Australian coal was subject to delays at Chinese ports early in the year in suspected retaliation for Canberra’s ban on Huawei Technologies Co. Resources Minister Matt Canavan said in September the slowdown was largely resolved.


Rare earths trade between China, Myanmar facing challenges

Following a new closure of the China-Myanmar border in mid-December, Roskill reports that some Chinese rare earths producers and operators in Myanmar have been asked to head back to their country which, in the view of the market analyst, means that supply to the Asian giant may decline in 2020.

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According to Roskill, following the initial closure of the border in May 2019, Myanmar’s supply of rare earths oxide (REO) to China declined by 28.7% year-on-year, a figure that may be even lower in the new year. In 2018, the volume of heavy rare earth compounds delivered from Myanmar to China is estimated to have accounted for over 16% of global REO equivalent supply.


“The existing rare earth compound stocks from Myanmar are unknown, but according to some market participants approximately 1kt REO was delivered into China during the late-October to mid-December period,” Roskill informed in a recent report.

In the document, the market specialist states that the border situation puts pressure on the supply of heavy rare earths, particularly of the elements dysprosium and terbium, as the suspension of southern China’s rare earth operations shows no sign of reversal.

“Spot prices of Dy and Tb have oscillated in line with the opening and closing of the Myanmar border as supply of these low-volume elements quickly tightens,” the report reads. “Roskill expects that significant stocks (including from illegal supply) of mixed and separated compounds are still held by major SOEs and that supply availability will be able to account for 2020 demand.”



China seeks to tackle environmental damage caused by mining

BEIJING (Reuters) – China plans to promote investment in repairing environmental damage caused by mining, and wants a mixture of public and private entities to contribute, the Ministry of Natural Resources said on Tuesday.

More than 3.6 million hectares of land in China was used and damaged by mining activities at the end of 2018, the ministry said in a statement on its website.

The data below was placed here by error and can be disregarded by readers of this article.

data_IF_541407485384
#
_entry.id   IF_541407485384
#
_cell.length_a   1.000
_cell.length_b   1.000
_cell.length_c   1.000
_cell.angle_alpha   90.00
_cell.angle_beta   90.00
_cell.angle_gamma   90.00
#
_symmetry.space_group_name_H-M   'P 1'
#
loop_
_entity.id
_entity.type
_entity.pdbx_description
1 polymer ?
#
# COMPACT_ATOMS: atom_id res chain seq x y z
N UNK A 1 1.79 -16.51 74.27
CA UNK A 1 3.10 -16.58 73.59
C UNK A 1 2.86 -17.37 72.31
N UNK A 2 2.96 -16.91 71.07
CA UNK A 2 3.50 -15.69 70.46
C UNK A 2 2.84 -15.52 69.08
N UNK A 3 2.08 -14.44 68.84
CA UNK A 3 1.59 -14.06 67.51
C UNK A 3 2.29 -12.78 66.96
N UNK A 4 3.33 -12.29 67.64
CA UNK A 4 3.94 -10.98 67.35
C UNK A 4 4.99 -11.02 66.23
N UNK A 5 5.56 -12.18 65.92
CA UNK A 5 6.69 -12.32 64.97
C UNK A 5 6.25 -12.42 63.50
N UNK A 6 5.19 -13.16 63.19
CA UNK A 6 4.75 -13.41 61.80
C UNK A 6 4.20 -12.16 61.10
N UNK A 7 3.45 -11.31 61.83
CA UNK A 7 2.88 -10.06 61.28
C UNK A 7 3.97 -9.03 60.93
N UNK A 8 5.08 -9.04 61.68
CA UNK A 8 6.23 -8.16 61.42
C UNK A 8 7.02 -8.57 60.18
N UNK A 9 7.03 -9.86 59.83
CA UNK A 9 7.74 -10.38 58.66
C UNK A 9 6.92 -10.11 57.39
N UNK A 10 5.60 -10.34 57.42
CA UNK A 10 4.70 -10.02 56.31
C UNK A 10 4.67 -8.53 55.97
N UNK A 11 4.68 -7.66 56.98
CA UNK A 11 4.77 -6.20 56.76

Until now restoration has been held up by a lack of effective policies to stimulate investment, according to the ministry.

The ministry’s “market-oriented way” for the restoration process aims to encourage the repair and utilization of mine land, including suitable use of abandoned soil and stones left over from mining.


Mineral supply for green tech should be part of climate negotiations -scientists

An international team of researchers published a paper in Science stating that the global low-carbon revolution could be at risk unless new international agreements and governance mechanisms are put in place to ensure a sustainable supply of rare minerals and metals.

According to the scientists, the main risk emerges from the fact that global supplies of cobalt, copper, lithium, cadmium, and rare earth elements needed for solar photovoltaics, batteries, electric vehicle motors, wind turbines, fuel cells, and nuclear reactors tend to be heavily monopolized by a single country, confronted by social and environmental conflict, or concentrated in poorly functioning markets.

“There is a real possibility that a shortage of minerals could hold back the urgent need for a rapid upscaling of low-carbon technologies,” the experts say. Thus, in their article, they made a series of recommendations to help manage the demand for such low-carbon technology minerals as well as limiting the environmental and public health damage of their extraction and processing.

In a summary of the paper, the researchers outline their key suggestions:

  • Enhance and coordinate international agreements on responsible mining and traceability in order to establish mineral supply justice.
  • Greatly expand the recycling and reuse of rare minerals to extend the lifetimes of products and stretch out reserves.
  • Diversify mineral supply scale to incorporate both small and large-scale operations while allowing miners to have control over mineral revenue through stronger benefit-sharing mechanisms and access to markets.
  • Focus development donor policies to recognize the livelihood potential of mining in areas of extreme poverty rather than just regulating the sector for tax revenues.
  • Stipulate stronger Extended Producer Responsibility for products that use valuable rare minerals. This can ensure that responsibility for the entire lifespan of a product including at the end of its usefulness shifts from users or waste managers to major producers such as Apple, Samsung, and Toshiba.

Materials security of essential minerals and metals to be actively incorporated into formal climate planning including establishing a list of “critical minerals” for energy security.



Back to the future: EVs not going away